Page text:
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What’s behind the surprising growth of one Antarctic ice sheet?

13.05.2022
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We often hear about polar ice melting due to global warming, but one Antarctic ice shelf has grown in the last 20 years, new research has found.

Scientists say that changing wind and sea ice patterns have led the eastern Antarctic Peninsula Ice Sheet to expand since the start of the 21st century. This followed two decades of ice retreat.

Growing Antarctic ice

A team of researchers from the universities of Cambridge and Newcastle in the UK and Canterbury University in New Zealand found that floating ice shelves on the eastern Antarctic Peninsula grew between 2000 and 2019.

They used satellite measurements dating back 60 years, as well as ocean and atmospheric records to get a detailed understanding of ice conditions in this 1,400 kilometre-long peninsula. Their results showed that 85 per cent of the ice shelf in this area grew since the early 2000s.

Cambridge UniversityLocation of the expanding ice shelf in the eastern Antarctic PeninsulaCambridge University

Ice shelves are floating sections of ice that are attached to land-based ice sheets. They help protect the inland ice from eroding and breaking off into the ocean.

During their 2019 expedition to Antarctica, the researchers noted that “parts of the ice shelf coastline were at their most advanced position since satellite records began in the early 1960s,” says expedition chief scientist and study co-author Professor Julian Dowdeswell.

The expansion follows the rapid melting of ice in the second half of the 20th Century, including the collapse of the Larsen A and B ice shelves in 1995 and 2002. This contributed to rising global sea levels and warnings of flooding in coastal areas.

Global sea levels have risen around 21-24 centimetres since 1880, with about a third of that happening in the last 25 years. Rising waters threaten infrastructure, homes and livelihoods on coastlines around the world – eight out of the world’s 10 largest cities are near a coast, according to the UN.

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What caused the growth of the ice shelf?

The results, which were published in the Nature Geoscience journal, suggest that sea ice and regional wind patterns had a vital role to play in stabilising the ice shelf.

A change in wind conditions over the Weddell Sea pushed floating sea ice against the ice shelves, binding them together.

Before 2002, winds in the same area blew sea ice away from the coast, wearing down what scientists call a “buttressing effect.” This meant ice shelves were exposed to ocean waves and currents, leading to the formation – or calving – of icebergs that broke away into the sea.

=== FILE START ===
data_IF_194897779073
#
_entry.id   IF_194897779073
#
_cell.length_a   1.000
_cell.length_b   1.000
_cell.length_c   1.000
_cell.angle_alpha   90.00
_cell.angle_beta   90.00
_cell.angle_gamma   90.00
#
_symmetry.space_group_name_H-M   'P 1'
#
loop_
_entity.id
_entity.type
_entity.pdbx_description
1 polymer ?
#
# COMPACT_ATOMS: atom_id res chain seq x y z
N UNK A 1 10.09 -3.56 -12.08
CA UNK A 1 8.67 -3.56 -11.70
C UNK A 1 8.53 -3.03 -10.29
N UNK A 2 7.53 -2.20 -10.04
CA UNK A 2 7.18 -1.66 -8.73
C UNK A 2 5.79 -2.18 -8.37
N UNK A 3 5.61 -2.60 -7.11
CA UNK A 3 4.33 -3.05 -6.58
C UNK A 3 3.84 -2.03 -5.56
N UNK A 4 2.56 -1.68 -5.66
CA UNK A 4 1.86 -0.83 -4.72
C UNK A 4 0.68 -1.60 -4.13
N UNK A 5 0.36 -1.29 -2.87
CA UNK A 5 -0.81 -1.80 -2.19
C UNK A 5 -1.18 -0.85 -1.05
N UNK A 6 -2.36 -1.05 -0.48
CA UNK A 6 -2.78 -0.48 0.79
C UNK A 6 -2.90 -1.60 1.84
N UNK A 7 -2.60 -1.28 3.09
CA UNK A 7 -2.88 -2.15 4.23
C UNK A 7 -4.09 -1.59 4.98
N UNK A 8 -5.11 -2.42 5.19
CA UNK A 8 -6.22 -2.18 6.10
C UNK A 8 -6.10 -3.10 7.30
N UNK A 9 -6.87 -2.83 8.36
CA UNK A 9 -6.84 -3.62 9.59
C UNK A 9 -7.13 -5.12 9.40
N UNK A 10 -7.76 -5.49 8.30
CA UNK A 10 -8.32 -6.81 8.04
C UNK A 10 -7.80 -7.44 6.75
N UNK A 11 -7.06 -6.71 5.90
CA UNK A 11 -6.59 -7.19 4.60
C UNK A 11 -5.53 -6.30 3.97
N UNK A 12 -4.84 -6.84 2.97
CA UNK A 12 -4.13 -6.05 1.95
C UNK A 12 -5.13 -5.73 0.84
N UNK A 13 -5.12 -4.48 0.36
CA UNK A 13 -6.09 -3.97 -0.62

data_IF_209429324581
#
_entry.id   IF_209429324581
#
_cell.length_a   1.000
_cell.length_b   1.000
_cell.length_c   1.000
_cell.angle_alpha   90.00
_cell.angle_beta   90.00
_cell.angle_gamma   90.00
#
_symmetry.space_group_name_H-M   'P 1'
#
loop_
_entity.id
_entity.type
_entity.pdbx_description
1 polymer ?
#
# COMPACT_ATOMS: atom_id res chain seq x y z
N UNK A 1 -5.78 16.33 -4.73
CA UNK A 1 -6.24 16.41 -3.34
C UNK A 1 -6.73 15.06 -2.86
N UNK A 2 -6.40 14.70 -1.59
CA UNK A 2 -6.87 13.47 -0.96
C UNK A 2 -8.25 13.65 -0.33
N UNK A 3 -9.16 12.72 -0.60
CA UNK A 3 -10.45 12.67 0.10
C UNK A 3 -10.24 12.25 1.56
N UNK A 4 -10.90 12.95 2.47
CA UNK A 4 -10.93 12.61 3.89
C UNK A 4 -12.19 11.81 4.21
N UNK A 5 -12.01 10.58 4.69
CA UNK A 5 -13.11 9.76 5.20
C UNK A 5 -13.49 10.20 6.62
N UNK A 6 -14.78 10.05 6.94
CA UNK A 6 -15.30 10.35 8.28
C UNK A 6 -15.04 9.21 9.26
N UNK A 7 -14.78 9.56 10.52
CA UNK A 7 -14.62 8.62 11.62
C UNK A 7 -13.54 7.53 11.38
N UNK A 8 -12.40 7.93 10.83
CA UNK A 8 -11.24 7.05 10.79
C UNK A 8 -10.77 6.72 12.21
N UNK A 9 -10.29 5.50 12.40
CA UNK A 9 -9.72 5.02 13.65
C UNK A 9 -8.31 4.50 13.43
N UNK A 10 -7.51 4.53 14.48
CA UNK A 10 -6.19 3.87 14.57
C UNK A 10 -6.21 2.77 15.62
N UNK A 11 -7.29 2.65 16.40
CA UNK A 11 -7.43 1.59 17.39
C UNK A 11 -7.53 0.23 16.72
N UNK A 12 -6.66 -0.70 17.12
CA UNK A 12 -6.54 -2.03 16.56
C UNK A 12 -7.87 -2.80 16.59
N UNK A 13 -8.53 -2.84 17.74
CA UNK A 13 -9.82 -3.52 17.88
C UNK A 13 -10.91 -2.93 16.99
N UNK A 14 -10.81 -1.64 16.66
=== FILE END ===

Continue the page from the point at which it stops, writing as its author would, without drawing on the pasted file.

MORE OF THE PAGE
Dr. Frazer Christie/Scott Polar Research InstituteA giant iceberg that broke from Ronne Ice Shelf in May 2021, moves through the sea ice packed Weddell SeaDr. Frazer Christie/Scott Polar Research Institute

“We’ve found that sea ice change can either safeguard from, or set in motion, the calving of icebergs from large Antarctic ice shelves,” explains Dr Frazer Christie from Cambridge’s Scott Polar Research Institute, the paper’s lead author.

“Regardless of how the sea ice around Antarctica changes in a warming climate, our observations highlight the often-overlooked importance of sea ice variability to the health of the Antarctic Ice Sheet.”

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An uncertain future for polar ice

Ice expansion in the Antarctic is unusual for the 21st century, when there has been a clear pattern of melting ice.

Antarctic ice loss nearly quadrupled from 51 billion tonnes per year to 199 billion between 1992 and 2016. But scientists do not know for sure how Antarctic ice will be affected by climate change and influence sea levels in the years to come.

Some models have forecast that overall sea ice in the Southern Ocean will be lost, but others predict sea ice gain.

Huge iceberg in South Atlantic begins to break up

The authors of this latest research say 2020 could have marked the end of the expansion in Eastern Antarctica. In the last 18 months there has been an increase in the number of icebergs breaking away from the peninsula.

“It’s entirely possible we could be seeing a transition back to atmospheric patterns similar to those observed during the 1990s that encouraged sea ice loss and, ultimately, more ice shelf calving,” says co-author Dr Wolfgang Rack from the University of Canterbury.

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